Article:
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SVG is also a vector graphics file format but I've never been requested for resolution choice when using Matlab or Inkscape. EPS however has these options. Why? If both are vector graphics formats, neither should need it, correct?

Edit: Here is the request from inkscape for saving .eps files under resolution for rasterization (dpi)

enter image description here

But I don't want to rasterize my image. I want it to stay as a vector graphic.

Similarly as I mentioned in the comments, I can save .eps files in matlab using print -depsc2 -r300 filename where -r300 is the dpi resolution. Why do I need this argument?

Thank you.

  • Are you referring to specifying the ppi? – JohnB Nov 4 '14 at 16:44
  • Maybe? In matlab I can save .eps files via print -depsc2 -r300 filename where -r300 is the resolution in dpi, according the function's help menu. Let me add a screenshot of the request from inkscape. – user27886 Nov 4 '14 at 16:53
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    The "Resolution for rasterization" is to set the resolution of filter effects that cannot be exported as vector. Perhaps a better question is why SVG doesn't have the option (I don't know the answer, though!) – JohnB Nov 4 '14 at 17:07
  • So if I don't plan to filter my graphics in Inkscape or any other program, and directly import it in to a latex document, then the resolution choice makes no difference? – user27886 Nov 4 '14 at 17:10
  • Presumably, but I'm just guessing. There are others on this site that know much more about Inkscape and SVG than me, hopefully they can chime in with a factual answer – JohnB Nov 4 '14 at 17:12
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The key word here is rasterization.

EPS is customarily a flat file format. Flat File meaning objects are either 100% opaque or 100% transparent -- there's no in between. This means if you use raster effects such as soft shadows, feathering, glows, etc. the only way to maintain that appearance is via raster images.

All printers only print raster data. When you print vector art it has to pass through a Raster Image Processor (RIP). When the RIP sees art with the shadows and glows, it queries the print driver and asks for the resolution of the printer then the RIP rasterizes these effects at that resolution.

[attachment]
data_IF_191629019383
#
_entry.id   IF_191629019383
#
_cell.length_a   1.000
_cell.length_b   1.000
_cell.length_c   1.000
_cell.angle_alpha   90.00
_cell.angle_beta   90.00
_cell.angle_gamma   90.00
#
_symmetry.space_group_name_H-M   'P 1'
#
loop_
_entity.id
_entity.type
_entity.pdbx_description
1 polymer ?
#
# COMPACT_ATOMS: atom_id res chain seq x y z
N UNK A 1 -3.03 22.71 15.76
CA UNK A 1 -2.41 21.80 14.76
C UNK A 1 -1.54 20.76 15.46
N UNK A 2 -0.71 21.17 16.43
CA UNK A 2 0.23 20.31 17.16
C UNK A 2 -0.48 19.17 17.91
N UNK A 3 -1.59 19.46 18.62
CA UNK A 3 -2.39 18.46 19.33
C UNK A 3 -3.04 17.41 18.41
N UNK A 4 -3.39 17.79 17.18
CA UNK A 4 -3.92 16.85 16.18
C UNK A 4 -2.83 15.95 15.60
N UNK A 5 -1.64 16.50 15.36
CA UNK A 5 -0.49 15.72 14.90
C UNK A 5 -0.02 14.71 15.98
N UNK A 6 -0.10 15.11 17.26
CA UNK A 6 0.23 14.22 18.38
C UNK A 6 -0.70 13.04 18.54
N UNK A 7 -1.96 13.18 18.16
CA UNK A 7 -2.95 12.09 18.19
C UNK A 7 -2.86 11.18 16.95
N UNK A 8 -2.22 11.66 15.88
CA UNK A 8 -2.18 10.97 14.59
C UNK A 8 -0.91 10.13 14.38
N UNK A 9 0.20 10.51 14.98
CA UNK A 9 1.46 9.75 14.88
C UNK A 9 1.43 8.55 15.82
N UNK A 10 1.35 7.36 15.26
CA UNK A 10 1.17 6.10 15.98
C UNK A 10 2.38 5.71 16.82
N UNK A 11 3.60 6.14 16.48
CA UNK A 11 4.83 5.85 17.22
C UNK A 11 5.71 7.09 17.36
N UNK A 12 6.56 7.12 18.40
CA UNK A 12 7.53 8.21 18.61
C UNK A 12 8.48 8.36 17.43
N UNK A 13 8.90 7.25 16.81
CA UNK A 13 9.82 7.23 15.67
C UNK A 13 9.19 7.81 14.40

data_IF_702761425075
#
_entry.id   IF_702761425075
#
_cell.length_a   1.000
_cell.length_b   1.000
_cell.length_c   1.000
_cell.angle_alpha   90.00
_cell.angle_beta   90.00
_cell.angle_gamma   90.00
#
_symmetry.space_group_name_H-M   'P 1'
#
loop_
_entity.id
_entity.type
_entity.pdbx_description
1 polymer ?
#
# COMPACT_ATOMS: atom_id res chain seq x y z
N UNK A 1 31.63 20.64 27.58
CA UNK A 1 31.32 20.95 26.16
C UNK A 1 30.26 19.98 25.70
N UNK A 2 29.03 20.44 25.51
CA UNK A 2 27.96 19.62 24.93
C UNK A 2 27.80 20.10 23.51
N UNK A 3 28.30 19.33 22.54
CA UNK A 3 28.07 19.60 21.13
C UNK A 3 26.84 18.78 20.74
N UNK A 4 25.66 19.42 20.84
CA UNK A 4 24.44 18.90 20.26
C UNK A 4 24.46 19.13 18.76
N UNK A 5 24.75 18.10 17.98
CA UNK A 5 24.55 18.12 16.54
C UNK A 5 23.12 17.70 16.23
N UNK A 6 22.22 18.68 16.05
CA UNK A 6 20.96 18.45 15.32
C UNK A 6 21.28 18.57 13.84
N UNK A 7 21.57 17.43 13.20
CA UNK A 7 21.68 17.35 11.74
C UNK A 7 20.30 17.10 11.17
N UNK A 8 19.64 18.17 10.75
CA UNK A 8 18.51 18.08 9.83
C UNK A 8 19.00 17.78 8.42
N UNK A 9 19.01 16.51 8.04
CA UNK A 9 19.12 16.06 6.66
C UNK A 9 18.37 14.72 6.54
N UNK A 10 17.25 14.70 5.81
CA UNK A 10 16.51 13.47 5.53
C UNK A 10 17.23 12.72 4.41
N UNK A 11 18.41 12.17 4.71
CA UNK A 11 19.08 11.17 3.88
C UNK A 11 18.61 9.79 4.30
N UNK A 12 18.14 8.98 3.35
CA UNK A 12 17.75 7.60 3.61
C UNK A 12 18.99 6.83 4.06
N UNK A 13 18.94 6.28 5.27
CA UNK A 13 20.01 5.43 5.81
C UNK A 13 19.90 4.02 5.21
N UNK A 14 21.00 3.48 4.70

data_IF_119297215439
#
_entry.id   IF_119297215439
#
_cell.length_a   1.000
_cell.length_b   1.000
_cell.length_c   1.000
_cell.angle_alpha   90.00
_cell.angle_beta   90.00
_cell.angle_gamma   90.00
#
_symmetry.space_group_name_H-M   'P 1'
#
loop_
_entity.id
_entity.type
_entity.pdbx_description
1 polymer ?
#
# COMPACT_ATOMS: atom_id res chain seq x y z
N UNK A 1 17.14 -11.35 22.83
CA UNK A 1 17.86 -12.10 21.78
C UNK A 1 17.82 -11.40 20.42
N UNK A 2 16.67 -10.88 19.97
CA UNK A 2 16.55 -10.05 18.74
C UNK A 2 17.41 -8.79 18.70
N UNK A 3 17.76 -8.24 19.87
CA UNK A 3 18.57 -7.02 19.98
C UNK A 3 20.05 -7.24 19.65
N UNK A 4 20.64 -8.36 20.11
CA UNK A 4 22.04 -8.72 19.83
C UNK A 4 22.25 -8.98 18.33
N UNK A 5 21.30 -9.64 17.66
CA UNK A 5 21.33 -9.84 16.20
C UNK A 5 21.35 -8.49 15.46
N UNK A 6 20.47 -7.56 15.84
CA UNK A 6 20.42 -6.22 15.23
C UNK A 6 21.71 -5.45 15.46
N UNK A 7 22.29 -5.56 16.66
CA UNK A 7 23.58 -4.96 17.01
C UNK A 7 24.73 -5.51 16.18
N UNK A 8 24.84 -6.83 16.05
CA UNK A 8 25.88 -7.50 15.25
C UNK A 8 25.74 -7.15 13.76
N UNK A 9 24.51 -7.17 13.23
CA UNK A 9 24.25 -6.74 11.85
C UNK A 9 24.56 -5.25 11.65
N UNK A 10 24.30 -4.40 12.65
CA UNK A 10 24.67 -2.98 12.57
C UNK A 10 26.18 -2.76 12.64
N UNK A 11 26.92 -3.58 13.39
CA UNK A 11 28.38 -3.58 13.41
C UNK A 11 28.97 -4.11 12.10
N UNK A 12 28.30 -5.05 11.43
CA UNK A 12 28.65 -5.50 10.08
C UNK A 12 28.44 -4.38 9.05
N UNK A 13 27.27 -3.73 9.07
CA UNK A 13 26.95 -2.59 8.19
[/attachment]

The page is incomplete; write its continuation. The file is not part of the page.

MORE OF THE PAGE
If you are not printing and only saving vector art with these shadows and glows, the application needs to know at what resolution you want rasterization to occur. It can't guess because it's a dumb machine which only does what its told. Most vector applications do the rasterization "on-the-fly" when saving to a flat file format such as EPS. So the app is giving you the opportunity to tell it what you want rather than just defaulting to some predetermined setting.

This is why you are asked for a resolution when saving to EPS.

Make no mistake, if you are using soft-edges effects like glows and shadows you are generating raster elements when saving to the EPS format. Any time anything needs to be "flattened" there is the possibility of introducing embedded raster images into a flat file format. So, transparency settings, gradients, blending modes, shadows, glows, etc may all utilize the resolution setting.

If you are not using such soft-edge objects, then the resolution is just there for times when it is needed. It will have no effect on actual hard-edged vector art without glows and shadows, etc. when saving. Vector data is saved as vector data, it's only when you've introduced the objects which need flattening that the resolution option is needed.

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There are a few reasons, @Scott covers most of them. Theres another reason too. It typically has its own setting somewhere hidden from most users. Its is also typically a DPI value.

When, the eps is drawn by the RIP it does not draw curves instead each curve is converted to straight segments. Usually the default is ok, but sometimes its not so there needs to be a way to control the needed segment size. This setting customarily is also a dpi setting.

  • Flatness is another matter entirely :) – Scott Nov 5 '14 at 1:27
  • @scott yes but resolution nonetheless, not whats in the screenshot but answers why a vector format would have resolution settings. Easy to forget as you almost never set it. – joojaa Nov 5 '14 at 5:57

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